Looking ahead, Fox is focused on continuing the hospital’s streak of elevation and transformation. “Whether it was being here to lead in this time of the pandemic or to bring advanced care to our community, it is humbling to have that responsibility, and I don’t want to waste a minute of the time I have to make a difference for so many.”
President & COO, Empire City Casino by MGM Resorts
With nearly 15 years of industry experience at gaming icons like Las Vegas’ glitzy Bellagio, Empire City Casino seemed like an unlikely next stop for Ed Domingo’s rising star. “A lot of people thought I was crazy to leave Bellagio to move to Yonkers, but it was a really easy choice for me,” explains Domingo, who became president and COO of Empire in January 2020.
“I was really excited to have the chance to move back, especially in the context of casinos, since I understood how powerful this market could be,” he shares.
Domingo wasn’t wrong about the area market. “Empire City was, the second that we bought it, literally the largest casino floor in the entire MGM feet and one of the seven largest casinos in the entire country,” says Domingo. Prior to the pandemic, Empire City was certainly riding high.
The casino enjoyed its largest-ever Saturday-night volume just two weeks before it was forced to shutter due to coronavirus restrictions, Domingo notes. The casino remained closed just one day shy of six months, which was “the longest closure of any of the buildings in our feet,” he explains.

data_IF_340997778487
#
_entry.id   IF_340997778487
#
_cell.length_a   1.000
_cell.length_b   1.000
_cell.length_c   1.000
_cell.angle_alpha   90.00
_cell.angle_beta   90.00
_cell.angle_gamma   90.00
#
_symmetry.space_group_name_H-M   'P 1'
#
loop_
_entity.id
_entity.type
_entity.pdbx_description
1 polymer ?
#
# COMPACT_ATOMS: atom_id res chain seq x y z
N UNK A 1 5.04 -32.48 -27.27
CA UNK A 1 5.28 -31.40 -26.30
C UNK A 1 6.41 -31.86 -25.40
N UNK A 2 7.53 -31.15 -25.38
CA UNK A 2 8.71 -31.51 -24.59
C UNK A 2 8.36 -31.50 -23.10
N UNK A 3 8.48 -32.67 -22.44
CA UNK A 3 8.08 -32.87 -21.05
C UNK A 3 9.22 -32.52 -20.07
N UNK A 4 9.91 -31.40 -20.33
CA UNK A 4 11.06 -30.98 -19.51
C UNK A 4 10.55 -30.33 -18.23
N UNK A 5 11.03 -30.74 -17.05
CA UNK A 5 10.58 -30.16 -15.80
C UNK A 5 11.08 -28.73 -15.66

“I could not be prouder of the team and the efforts they put out to get us open again.”
— Ed Domingo
To come back, Domingo tackled the issues head on, overseeing HVAC updates, structural changes, overhauls in cleaning protocol, and new training for employees so that the casino could successfully reopen in fall 2020. “It was a ton of work during that intervening period, and I could not be prouder of the team and the efforts they put out to get us open again,” he says.
For Domingo, success now amounts to “seeing our customers come back, getting comfortable, and hearing them say that we are doing things the right way.”
Executive Director, Nonprofit Westchester
Jan Fisher has long served in the local nonprofit sector, working with Westchester Jewish Community Services — the largest provider of outpatient mental health treatment in the county — for 13 years before consulting for The YWCA of White Plains & Central Westchester.
In July 2019, Fisher took a new position at the helm of an organization that has what she feels is a truly unique calling: “Nonprofit Westchester is the only business membership organization that is solely dedicated to advancing the needs and interests of Westchester’s nonprofit sector, the people we serve, and, most importantly, our workforce.”
During the pandemic, this mission took on a whole new sense of urgency. “CEOs of my member organizations, my board, and myself were literally working 20 hours a day just figuring out how we were going to make sure people were safe and that our services were delivered,” recalls Fisher.
“Since COVID hit, we have held over 60 workshops on everything from board governance to [securing] grants; the local government came out with a funding opportunity for us, and our business sponsors have more than doubled,” she adds of Nonprofit Westchester’s success in the face of the pandemic.
In recent months, Fisher has worked tirelessly with the YWCA to create a new Center for Racial Equity and served on George Latimer’s Reopening Task Force to help area businesses and nonprofits reemerge and recover from the pandemic.
“COVID reinforced the importance of working together,” reflects Fisher, who adds that “when we all operate as one, our individual organizations will do better. If we are going to accomplish real change, we have to do it together.”